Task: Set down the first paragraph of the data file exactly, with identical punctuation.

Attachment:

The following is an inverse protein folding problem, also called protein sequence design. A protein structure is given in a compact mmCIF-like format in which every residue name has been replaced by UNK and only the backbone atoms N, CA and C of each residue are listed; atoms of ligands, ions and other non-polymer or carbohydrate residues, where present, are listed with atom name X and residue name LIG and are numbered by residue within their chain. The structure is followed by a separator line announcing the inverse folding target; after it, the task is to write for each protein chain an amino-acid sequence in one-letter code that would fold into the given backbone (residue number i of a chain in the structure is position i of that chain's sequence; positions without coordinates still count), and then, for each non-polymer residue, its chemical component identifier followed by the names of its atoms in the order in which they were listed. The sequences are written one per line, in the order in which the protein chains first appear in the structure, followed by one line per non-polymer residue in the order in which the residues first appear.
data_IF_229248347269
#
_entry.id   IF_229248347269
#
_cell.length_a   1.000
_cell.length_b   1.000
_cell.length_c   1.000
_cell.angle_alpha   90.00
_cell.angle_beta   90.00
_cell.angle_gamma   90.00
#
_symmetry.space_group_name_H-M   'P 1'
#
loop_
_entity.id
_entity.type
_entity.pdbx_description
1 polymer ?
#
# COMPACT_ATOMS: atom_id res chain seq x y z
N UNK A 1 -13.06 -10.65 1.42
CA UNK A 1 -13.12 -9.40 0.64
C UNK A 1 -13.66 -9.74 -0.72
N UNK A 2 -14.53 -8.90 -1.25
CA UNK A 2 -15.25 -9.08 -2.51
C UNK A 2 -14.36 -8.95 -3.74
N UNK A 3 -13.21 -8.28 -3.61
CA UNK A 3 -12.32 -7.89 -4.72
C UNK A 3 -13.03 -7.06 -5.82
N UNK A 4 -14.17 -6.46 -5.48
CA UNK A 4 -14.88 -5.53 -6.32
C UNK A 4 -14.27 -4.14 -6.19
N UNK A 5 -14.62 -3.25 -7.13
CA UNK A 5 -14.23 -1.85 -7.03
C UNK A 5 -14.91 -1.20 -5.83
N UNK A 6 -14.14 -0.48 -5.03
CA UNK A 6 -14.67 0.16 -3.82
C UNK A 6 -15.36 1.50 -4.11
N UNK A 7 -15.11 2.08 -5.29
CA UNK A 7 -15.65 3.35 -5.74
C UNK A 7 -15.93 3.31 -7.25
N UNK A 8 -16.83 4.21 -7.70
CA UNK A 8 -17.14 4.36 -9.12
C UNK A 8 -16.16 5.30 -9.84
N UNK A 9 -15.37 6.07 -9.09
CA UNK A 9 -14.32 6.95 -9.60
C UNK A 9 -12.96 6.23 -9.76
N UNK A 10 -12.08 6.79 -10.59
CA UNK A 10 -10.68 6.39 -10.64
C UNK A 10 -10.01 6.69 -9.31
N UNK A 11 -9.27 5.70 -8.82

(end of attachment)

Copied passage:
The following is an inverse protein folding problem, also called protein sequence design. A protein structure is given in a compact mmCIF-like format in which every residue name has been replaced by UNK and only the backbone atoms N, CA and C of each residue are listed; atoms of ligands, ions and other non-polymer or carbohydrate residues, where present, are listed with atom name X and residue name LIG and are numbered by residue within their chain. The structure is followed by a separator line announcing the inverse folding target; after it, the task is to write for each protein chain an amino-acid sequence in one-letter code that would fold into the given backbone (residue number i of a chain in the structure is position i of that chain's sequence; positions without coordinates still count), and then, for each non-polymer residue, its chemical component identifier followed by the names of its atoms in the order in which they were listed. The sequences are written one per line, in the order in which the protein chains first appear in the structure, followed by one line per non-polymer residue in the order in which the residues first appear.